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If you enjoy winter sports, chances are you’re already making sure your equipment is ready for the season.
While your skis are tuned and skates sharpened, there’s another element to make sure is ready for the slopes: Your body. Even if you exercise regularly, skiing, snowshoeing or skating challenge your muscles in ways other activities don’t — in part, due to the colder temperatures.
Exercising in the cold decreases your body temperature. Your metabolism increases to warm your core temperature. Your heart and lungs also need to work harder to warm and humidify the dry, cold winter air before it enters your body.
Depending on the sport, certain muscles may also be used more frequently compared to activities in other seasons. The good news is that most winter sports involve both cardiovascular endurance, muscle strength and muscle endurance — all of which are areas that can be trained prior to the winter season. But there are still some things to think about.
Skiing and snowboarding are great winter sports that provide a total body workout. However, due to the short duration of the season, it can be hard on the body the first time you hit the slopes.
As anyone who has spent time skiing or snowboarding can attest, after a long day on the slopes, the body becomes fatigued. And that is when injuries are more likely to occur. Before the winter season, a regular exercise program should include exercises that get the heart pumping while challenging the entire body, such as the stair climber, elliptical or running. The intensity should vary from 20–45 minutes at least 3 to 5 days a week. As winter nears, adding a cardio workout longer in duration but lower in intensity can help increase endurance.
Suggestions for making sure your body is ready for winter:
Whether your arms help push off ski or snowshoeing poles or are being used to help pump you across the ice, your upper body will need to be conditioned for winter sports. Examples of beneficial upper body exercises include bicep curls, lat pull-downs, triceps press, rows and front/lateral deltoid raises.
The movement of many winter sports keeps your body in a somewhat flexed position (leaning forward in front of your hips). Think of pushing off on your skates in the rink or trudging through layers of snow when you’re snowshoeing. This flexed position relies on your trunk, the hamstrings, and glute muscle groups as they help stabilize your body. Examples of beneficial trunk, hamstring/glute exercises include deadlifts, one-legged deadlifts, squats, leg press, step-ups and the leg curl machine.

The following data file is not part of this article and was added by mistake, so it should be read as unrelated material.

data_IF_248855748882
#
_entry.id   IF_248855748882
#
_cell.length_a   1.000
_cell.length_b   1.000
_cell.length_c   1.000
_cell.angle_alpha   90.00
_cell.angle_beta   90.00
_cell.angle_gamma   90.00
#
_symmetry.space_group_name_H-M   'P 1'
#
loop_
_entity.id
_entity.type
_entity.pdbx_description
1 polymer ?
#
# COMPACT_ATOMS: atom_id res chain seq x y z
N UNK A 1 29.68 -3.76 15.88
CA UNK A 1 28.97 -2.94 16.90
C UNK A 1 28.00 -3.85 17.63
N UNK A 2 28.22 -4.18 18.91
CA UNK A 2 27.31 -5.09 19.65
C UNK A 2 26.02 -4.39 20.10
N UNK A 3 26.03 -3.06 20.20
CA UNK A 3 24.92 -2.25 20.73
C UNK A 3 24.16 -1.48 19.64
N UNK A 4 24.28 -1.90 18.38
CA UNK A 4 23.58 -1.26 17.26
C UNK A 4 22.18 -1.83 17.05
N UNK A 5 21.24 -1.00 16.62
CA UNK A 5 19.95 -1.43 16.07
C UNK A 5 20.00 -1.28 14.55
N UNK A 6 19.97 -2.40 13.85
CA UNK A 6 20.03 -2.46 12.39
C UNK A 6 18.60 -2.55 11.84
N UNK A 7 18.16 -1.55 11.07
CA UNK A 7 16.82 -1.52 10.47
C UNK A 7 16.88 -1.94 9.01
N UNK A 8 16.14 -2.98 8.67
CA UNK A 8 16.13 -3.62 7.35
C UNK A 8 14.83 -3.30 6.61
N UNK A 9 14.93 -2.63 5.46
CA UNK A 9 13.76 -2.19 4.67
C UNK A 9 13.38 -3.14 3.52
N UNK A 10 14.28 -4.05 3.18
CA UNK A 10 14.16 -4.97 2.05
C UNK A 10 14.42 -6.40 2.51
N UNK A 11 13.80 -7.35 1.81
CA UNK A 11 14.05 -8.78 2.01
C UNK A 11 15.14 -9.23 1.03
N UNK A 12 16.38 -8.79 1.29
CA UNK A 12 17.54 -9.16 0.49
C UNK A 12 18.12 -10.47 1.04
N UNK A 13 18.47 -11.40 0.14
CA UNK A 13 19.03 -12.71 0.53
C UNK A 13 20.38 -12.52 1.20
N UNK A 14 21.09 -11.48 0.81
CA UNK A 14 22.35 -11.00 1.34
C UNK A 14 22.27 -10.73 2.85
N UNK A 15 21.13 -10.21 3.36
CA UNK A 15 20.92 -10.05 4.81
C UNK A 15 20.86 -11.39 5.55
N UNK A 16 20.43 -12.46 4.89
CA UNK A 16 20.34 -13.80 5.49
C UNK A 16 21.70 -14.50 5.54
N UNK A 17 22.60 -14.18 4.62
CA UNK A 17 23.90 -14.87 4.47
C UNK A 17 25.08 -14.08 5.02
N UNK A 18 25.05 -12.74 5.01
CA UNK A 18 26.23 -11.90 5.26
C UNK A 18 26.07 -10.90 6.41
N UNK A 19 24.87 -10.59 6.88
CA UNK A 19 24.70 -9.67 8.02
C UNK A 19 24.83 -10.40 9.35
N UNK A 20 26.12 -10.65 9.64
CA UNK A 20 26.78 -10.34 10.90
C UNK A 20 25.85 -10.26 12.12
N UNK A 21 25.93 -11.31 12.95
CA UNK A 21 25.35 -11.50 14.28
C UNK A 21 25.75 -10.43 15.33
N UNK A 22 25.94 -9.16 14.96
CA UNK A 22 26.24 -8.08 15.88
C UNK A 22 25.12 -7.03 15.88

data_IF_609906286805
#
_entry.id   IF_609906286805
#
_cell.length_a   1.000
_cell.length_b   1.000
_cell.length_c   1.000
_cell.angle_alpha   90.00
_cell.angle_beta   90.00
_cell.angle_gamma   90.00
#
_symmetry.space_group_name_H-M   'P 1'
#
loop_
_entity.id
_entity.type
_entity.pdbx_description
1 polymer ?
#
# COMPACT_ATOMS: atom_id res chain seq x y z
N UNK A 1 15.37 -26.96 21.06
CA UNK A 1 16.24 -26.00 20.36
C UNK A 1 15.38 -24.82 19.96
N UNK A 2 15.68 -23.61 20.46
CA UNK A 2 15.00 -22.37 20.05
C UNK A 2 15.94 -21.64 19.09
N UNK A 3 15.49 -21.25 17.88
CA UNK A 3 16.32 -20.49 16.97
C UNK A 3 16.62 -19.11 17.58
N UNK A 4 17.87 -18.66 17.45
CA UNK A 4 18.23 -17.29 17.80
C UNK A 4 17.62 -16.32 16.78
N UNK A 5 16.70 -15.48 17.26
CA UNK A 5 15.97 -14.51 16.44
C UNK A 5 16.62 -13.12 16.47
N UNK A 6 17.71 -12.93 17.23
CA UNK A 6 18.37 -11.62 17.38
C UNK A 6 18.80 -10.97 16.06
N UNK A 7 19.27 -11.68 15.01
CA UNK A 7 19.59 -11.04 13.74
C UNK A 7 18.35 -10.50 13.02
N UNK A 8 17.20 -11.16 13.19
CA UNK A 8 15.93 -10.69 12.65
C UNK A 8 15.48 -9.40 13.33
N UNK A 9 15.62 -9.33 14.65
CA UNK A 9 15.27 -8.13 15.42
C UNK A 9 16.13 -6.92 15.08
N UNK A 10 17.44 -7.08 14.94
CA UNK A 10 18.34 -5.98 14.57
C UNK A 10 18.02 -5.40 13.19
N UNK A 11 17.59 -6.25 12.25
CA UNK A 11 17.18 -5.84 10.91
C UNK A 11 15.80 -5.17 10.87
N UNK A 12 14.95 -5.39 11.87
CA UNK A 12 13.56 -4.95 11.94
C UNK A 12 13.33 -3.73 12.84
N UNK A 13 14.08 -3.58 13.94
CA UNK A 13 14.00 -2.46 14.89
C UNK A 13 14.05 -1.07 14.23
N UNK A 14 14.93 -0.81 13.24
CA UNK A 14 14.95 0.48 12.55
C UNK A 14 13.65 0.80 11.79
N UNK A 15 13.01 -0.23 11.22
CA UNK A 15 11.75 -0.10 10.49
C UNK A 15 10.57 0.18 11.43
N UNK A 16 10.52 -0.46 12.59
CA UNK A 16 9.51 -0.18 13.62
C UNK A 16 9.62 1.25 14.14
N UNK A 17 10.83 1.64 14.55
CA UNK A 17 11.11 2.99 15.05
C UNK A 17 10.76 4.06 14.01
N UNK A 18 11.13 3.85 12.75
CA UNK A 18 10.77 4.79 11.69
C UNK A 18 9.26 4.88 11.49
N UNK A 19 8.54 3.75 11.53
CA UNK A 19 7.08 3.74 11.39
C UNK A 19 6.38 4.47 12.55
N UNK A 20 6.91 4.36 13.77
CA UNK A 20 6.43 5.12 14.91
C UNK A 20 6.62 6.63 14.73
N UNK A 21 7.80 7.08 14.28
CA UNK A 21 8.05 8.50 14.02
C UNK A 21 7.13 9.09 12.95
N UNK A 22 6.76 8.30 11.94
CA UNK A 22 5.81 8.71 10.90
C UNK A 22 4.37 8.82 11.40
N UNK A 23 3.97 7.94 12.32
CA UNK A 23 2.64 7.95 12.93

When it comes to winter sports, one of the most-used muscles are the quadriceps. They help stabilize your form as you come down the slopes when skiing or snowboarding. They also help protect your knees. Examples of beneficial quadricep exercises include using the leg press, leg extension, squats and lunges.
When keeping your skis together or moving laterally in any winter sport, you’re engaging your inner and outer thigh muscles. To help strengthen them, consider including side lunges, sliding side lunges, inner thigh leg lifts, inner thigh squeezes, single let squats, side-step squats with a resistance band and leg lifts.
Ski bindings, snowboard bindings and hockey skates are rigidly designed to keep you in the flexed position and upright. As a result, your calves and ankles could also take on extra stress. If you wear an orthotic, you might also need to wear them in your ski/board boots or skates. Some examples of beneficial calve and ankle exercises include standing heel raises, standing toe raises, sitting heel raises, and resistance band work for your ankles (all directions).
Like your glutes and hamstrings, your back and abdominals — or your “core” — work to keep you stabilized when you’re in the flexed position. Your abdominals also help protect your spine. Examples of beneficial core exercises include: planks, side planks, medicine ball chops, v-sit twists holding a weight or medicine ball and superman holds.
It’s important to remember that the cold temperatures that accompany winter sports can also cause increased muscle tightness and decreased flexibility. It’s important to warm up before beginning any rigorous outdoor activity to lower the chance of injury, as well as taking time to stretch afterward. And, staying hydrated is key. Winter athletes need to consciously drink more fluids to replace the water that gets lost via respiration. Dehydration is one of the main reasons for reduced performance in the cold.